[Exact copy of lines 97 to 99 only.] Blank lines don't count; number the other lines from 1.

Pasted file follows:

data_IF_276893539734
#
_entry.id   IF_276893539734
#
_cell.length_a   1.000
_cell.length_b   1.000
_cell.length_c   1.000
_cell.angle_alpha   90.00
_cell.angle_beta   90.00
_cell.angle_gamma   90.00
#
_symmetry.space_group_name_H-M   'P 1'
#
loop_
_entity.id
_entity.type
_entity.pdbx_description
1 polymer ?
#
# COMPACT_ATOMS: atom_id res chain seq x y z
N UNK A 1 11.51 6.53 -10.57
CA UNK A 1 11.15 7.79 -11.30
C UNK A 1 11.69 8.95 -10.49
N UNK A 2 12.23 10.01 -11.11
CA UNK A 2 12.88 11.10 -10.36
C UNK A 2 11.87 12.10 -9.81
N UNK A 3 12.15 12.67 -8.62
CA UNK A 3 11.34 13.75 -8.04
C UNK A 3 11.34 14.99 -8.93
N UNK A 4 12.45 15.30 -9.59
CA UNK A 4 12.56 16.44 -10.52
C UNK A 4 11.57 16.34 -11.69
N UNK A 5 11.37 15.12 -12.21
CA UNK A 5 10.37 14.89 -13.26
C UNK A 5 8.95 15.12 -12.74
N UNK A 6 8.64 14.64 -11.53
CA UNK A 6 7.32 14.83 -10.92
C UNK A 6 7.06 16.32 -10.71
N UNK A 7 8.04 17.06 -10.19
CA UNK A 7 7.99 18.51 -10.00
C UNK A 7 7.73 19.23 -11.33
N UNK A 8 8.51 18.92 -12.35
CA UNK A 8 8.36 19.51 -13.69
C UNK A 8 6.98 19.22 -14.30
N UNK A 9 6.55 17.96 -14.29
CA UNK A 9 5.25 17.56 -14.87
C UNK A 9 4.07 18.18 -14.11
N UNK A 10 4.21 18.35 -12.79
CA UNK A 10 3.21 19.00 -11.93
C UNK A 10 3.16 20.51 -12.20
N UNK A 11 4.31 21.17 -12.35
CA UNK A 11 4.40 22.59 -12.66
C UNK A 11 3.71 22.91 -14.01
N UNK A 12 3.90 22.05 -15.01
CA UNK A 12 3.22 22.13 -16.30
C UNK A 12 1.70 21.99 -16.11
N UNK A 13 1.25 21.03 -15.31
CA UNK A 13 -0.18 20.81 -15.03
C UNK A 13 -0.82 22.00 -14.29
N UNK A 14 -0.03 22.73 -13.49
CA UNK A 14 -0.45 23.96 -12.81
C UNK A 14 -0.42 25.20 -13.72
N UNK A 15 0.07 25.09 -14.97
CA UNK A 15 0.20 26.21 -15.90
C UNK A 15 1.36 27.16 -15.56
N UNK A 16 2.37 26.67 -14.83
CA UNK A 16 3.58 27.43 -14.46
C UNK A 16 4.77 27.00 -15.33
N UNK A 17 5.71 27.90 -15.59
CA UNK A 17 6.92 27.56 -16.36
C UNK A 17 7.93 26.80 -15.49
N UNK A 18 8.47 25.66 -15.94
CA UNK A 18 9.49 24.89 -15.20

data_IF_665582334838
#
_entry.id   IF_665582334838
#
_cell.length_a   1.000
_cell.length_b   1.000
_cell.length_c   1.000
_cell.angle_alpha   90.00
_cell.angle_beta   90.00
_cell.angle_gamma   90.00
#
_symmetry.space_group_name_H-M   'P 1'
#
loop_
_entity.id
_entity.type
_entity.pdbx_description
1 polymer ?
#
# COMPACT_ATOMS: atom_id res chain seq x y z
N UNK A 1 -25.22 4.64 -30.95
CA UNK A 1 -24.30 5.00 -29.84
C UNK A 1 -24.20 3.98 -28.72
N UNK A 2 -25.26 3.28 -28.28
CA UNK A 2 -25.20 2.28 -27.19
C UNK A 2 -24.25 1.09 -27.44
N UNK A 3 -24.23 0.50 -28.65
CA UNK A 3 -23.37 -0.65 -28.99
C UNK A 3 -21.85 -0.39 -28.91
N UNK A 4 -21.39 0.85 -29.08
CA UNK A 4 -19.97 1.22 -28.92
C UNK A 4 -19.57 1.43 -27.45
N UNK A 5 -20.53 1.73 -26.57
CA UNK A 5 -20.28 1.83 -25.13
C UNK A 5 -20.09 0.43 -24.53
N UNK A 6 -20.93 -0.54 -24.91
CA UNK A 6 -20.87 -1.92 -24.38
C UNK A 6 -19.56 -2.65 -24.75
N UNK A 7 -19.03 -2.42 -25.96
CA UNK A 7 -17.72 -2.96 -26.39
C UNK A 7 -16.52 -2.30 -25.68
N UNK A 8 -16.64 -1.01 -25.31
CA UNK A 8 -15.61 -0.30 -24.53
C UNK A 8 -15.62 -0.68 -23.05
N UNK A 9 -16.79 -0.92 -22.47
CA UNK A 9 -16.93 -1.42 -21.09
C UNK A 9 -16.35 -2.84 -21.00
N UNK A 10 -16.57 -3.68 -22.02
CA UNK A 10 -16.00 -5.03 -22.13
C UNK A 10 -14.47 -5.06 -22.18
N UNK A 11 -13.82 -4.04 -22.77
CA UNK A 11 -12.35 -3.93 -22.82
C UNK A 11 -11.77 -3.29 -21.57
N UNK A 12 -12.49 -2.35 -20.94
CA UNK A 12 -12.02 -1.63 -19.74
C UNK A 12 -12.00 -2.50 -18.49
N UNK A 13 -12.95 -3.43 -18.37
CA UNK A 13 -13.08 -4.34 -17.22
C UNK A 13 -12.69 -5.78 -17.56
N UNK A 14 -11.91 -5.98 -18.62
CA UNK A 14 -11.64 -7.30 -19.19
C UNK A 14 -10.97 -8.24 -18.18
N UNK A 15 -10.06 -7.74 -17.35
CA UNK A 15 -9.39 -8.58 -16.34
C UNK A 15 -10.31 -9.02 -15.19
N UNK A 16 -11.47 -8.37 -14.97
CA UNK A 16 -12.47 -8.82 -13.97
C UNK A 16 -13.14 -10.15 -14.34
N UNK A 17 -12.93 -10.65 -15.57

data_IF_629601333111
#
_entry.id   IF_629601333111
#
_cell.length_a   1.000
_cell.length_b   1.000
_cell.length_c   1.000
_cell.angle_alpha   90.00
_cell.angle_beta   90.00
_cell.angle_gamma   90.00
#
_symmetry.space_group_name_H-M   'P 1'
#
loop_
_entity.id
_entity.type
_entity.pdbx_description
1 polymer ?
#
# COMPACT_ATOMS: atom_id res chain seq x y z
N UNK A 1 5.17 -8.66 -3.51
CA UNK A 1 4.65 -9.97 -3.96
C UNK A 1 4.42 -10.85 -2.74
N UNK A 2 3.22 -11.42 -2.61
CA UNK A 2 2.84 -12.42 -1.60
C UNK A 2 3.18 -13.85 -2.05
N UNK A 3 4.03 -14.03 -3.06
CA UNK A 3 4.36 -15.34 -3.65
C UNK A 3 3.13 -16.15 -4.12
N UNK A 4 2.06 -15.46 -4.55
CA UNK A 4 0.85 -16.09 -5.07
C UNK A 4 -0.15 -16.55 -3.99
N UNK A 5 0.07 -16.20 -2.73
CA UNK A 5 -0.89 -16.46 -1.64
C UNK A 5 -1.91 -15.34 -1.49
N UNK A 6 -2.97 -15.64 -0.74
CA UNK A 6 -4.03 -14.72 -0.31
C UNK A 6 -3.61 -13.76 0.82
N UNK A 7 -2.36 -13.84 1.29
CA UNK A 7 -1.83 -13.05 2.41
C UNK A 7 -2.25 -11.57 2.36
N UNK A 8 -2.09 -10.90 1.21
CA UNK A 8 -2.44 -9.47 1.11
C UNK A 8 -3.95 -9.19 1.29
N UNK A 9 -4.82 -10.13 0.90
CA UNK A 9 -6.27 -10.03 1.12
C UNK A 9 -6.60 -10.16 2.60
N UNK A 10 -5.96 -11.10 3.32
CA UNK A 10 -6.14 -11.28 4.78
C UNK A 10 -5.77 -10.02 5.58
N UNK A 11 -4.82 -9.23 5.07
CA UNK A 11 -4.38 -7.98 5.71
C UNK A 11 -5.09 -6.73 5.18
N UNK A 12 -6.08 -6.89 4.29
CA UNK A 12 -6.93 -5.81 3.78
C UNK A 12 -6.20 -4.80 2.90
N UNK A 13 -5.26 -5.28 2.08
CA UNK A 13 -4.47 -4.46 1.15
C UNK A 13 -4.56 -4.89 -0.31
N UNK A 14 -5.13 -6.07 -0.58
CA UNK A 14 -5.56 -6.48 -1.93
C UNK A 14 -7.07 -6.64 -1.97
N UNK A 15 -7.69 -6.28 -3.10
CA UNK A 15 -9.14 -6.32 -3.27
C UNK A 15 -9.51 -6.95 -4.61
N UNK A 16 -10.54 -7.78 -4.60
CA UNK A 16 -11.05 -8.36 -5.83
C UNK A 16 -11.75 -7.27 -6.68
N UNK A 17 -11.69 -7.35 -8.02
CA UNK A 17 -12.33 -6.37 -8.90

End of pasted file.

N UNK A 2 -25.26 3.28 -28.28
CA UNK A 2 -25.20 2.28 -27.19
C UNK A 2 -24.25 1.09 -27.44